Thursday, December 14, 2006

Richard Russo, "Nobody's Fool" (1993)

I looked forward to cracking open Richard Russo's Nobody's Fool (1993), since I'd read several of the author's novels in the past- including Straight Man (1997) and Empire Falls (2001- for which he received the Pulitzer Prize in 2002). These are very accessible, yet richly involved works. They tend to linger in the mind like places I've enjoyed visiting. Russo's plotlines are complex, and the lives that inhabit them interweave to create a fascinating patchwork.

Nobody's Fool is centered on the misadventures of a 60-year old laborer named Sully. Contending with a crippled knee, financial insovency, a dissatisfied lover, an insane ex-wife, and a needy best friend- Sully is finding it hard to age gracefully. His impulsive behavior and ironic detachment from the human race ensure that his situation is only going to get worse. Russo has a number of trials and tribulations for Sully to negotiate... and these are complicated by the ghost of Sully's dead father that seems to follow him around like a bad stink.

Just like Sully, so many of Russo's characters are deeply flawed. His protagonists are constantly creating difficulty for themselves. The omission of heroes from Russo's work allows us to relate to the situations and relationships that his people encounter. Many of them are downright unlovable, yet somehow Russo avoids any sense that he is judging his characters... or by extension... his readers. If his characters can muck up their lives and hope to find forgiveness (and maybe even redemption), then so can we... and that's a very heartening message to discover in fiction nowadays.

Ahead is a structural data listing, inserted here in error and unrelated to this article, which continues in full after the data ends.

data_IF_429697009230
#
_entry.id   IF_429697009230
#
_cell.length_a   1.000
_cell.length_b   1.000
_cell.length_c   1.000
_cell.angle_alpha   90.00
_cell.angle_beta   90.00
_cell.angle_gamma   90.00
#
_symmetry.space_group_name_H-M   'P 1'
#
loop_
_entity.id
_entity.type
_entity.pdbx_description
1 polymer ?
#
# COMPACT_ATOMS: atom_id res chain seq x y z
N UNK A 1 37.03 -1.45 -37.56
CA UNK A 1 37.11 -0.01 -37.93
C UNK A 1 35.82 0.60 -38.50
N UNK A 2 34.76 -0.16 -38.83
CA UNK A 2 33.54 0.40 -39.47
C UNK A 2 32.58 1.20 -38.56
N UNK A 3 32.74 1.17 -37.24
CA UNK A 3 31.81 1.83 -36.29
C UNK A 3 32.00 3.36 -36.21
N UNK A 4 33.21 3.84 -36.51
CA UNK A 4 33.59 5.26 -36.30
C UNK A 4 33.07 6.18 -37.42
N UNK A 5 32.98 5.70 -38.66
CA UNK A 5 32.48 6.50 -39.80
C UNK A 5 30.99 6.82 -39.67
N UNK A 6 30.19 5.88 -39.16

It may bother some readers that, despite the absurd amount of troubles that Russo's protagonists create for themselves and/or others, they always seem to come out better off for their struggles. This obviously goes against the grain of realism that Russo is able to establish with his well-drawn characters, but it somehow manages to satisfy the reader's need for cartharsis. If his books ended badly, they might just be too bleak to enjoy. One has already invested too much empathy for these folks to be philosophical about their utter destruction. They need a break, and so Russo mercifully finds a way for them to get one.

That's not to say that Russo isn't a cynic. Whether it be through their own actions, those of fate, or conscious sabotage... none of his characters are going to get off scot-free. They are going to be tested, picked at, analyzed, beat up, and provoked until they meet wit's end. And they are going to be hard on one another. One of the things I enjoy most about Russo's writing is its dark and sarcastic humor. He is often coming up with the kind of dialogue that I would like to store away for later use... to be recalled whenever I need a snappy retort to put someone down. Every once in awhile I come across a bit of banter that makes me laugh out loud. This serves to take a bit of edge off of the harshness of the characters' lives.

Ultimately though, Russo's strength lies in his sense of place. Like Faulkner's Mississippi or Woody Allen's Manhattan, Russo's small New England towns breathe with a sense of a specific culture and way of being. The insularity, resistance to change, gossip, and provincialism of the setting lends a fullness to the experience of reading his work. Consequently they also give his writing a cinematic sheen... which explains why several of his books have been made into films.


Anonymous jefg99 said...


Thanks for the comprehensive review. I too have read Straight Man and Empire Falls, the result of which has been Russo being one of my favorite authors. In fact, Straight Man has got to be in my top three of contemporary novels I've read. As someone close to me pointed out, there just may be alot of me in the main character. Perhaps that's why he recommended the book to me. I'll wait to pick up Nobody's Fool after the holidays (just in case I get lucky).

Too bad Russo has produced so few novels in the last decade. If he's working on a current one, I'll be right in the front of the line. I did pick up his compilation of short stories, The Whore's Child and Other Stories(2002). I'll be starting that as soon as I finish some light reading, The Thunderbolt Kid by Bill Bryson, about growing up in small town America in the 50's and 60's.

8:43 PM  
Blogger Merge Divide said...

I would imagine that we'll hear about a release date on Russo's next novel sometime during the next year. But I don't expect the book to be RELEASED next year.

2:38 PM  

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